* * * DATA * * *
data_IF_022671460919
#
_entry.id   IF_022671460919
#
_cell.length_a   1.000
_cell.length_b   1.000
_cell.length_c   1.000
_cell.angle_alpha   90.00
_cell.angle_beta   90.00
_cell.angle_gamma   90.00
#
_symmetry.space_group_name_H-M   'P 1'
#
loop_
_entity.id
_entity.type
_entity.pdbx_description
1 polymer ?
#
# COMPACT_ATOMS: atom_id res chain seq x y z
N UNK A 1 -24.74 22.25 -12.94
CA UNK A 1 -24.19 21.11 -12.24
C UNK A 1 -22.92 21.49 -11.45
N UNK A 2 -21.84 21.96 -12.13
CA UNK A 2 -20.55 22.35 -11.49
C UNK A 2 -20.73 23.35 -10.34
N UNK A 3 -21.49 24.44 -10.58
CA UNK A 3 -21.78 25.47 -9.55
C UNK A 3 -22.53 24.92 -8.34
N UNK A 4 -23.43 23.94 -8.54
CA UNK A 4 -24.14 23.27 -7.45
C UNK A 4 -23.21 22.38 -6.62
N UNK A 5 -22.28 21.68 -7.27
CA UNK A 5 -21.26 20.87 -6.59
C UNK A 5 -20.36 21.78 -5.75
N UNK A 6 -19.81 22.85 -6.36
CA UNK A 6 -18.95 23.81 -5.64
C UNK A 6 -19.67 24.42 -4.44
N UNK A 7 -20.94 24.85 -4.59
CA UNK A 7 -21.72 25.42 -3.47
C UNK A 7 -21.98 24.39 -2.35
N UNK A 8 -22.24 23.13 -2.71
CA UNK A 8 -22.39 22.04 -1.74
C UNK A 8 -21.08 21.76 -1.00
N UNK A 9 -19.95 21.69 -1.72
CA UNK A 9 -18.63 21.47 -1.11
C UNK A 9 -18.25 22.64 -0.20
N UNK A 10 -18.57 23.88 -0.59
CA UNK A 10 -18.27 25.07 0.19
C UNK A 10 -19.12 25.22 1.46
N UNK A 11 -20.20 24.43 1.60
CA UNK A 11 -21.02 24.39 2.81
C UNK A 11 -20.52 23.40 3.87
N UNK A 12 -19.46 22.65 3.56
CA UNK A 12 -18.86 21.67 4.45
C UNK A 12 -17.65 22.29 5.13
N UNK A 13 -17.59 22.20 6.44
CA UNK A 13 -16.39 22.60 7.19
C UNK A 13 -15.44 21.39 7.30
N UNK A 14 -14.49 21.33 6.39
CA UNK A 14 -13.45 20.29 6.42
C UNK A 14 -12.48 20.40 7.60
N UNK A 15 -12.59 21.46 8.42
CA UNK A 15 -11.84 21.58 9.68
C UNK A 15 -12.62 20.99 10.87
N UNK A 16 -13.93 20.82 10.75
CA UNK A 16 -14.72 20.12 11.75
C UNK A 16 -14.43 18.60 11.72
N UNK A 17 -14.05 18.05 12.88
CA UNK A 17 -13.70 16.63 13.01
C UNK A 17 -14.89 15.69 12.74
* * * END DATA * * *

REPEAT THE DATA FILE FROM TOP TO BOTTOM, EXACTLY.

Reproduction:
data_IF_022671460919
#
_entry.id   IF_022671460919
#
_cell.length_a   1.000
_cell.length_b   1.000
_cell.length_c   1.000
_cell.angle_alpha   90.00
_cell.angle_beta   90.00
_cell.angle_gamma   90.00
#
_symmetry.space_group_name_H-M   'P 1'
#
loop_
_entity.id
_entity.type
_entity.pdbx_description
1 polymer ?
#
# COMPACT_ATOMS: atom_id res chain seq x y z
N UNK A 1 -24.74 22.25 -12.94
CA UNK A 1 -24.19 21.11 -12.24
C UNK A 1 -22.92 21.49 -11.45
N UNK A 2 -21.84 21.96 -12.13
CA UNK A 2 -20.55 22.35 -11.49
C UNK A 2 -20.73 23.35 -10.34
N UNK A 3 -21.49 24.44 -10.58
CA UNK A 3 -21.78 25.47 -9.55
C UNK A 3 -22.53 24.92 -8.34
N UNK A 4 -23.43 23.94 -8.54
CA UNK A 4 -24.14 23.27 -7.45
C UNK A 4 -23.21 22.38 -6.62
N UNK A 5 -22.28 21.68 -7.27
CA UNK A 5 -21.26 20.87 -6.59
C UNK A 5 -20.36 21.78 -5.75
N UNK A 6 -19.81 22.85 -6.36
CA UNK A 6 -18.95 23.81 -5.64
C UNK A 6 -19.67 24.42 -4.44
N UNK A 7 -20.94 24.85 -4.59
CA UNK A 7 -21.72 25.42 -3.47
C UNK A 7 -21.98 24.39 -2.35
N UNK A 8 -22.24 23.13 -2.71
CA UNK A 8 -22.39 22.04 -1.74
C UNK A 8 -21.08 21.76 -1.00
N UNK A 9 -19.95 21.69 -1.72
CA UNK A 9 -18.63 21.47 -1.11
C UNK A 9 -18.25 22.64 -0.20
N UNK A 10 -18.57 23.88 -0.59
CA UNK A 10 -18.27 25.07 0.19
C UNK A 10 -19.12 25.22 1.46
N UNK A 11 -20.20 24.43 1.60
CA UNK A 11 -21.02 24.39 2.81
C UNK A 11 -20.52 23.40 3.87
N UNK A 12 -19.46 22.65 3.56
CA UNK A 12 -18.86 21.67 4.45
C UNK A 12 -17.65 22.29 5.13
N UNK A 13 -17.59 22.20 6.44
CA UNK A 13 -16.39 22.60 7.19
C UNK A 13 -15.44 21.39 7.30
N UNK A 14 -14.49 21.33 6.39
CA UNK A 14 -13.45 20.29 6.42
C UNK A 14 -12.48 20.40 7.60
N UNK A 15 -12.59 21.46 8.42
CA UNK A 15 -11.84 21.58 9.68
C UNK A 15 -12.62 20.99 10.87
N UNK A 16 -13.93 20.82 10.75
CA UNK A 16 -14.72 20.12 11.75
C UNK A 16 -14.43 18.60 11.72
N UNK A 17 -14.05 18.05 12.88
CA UNK A 17 -13.70 16.63 13.01
C UNK A 17 -14.89 15.69 12.74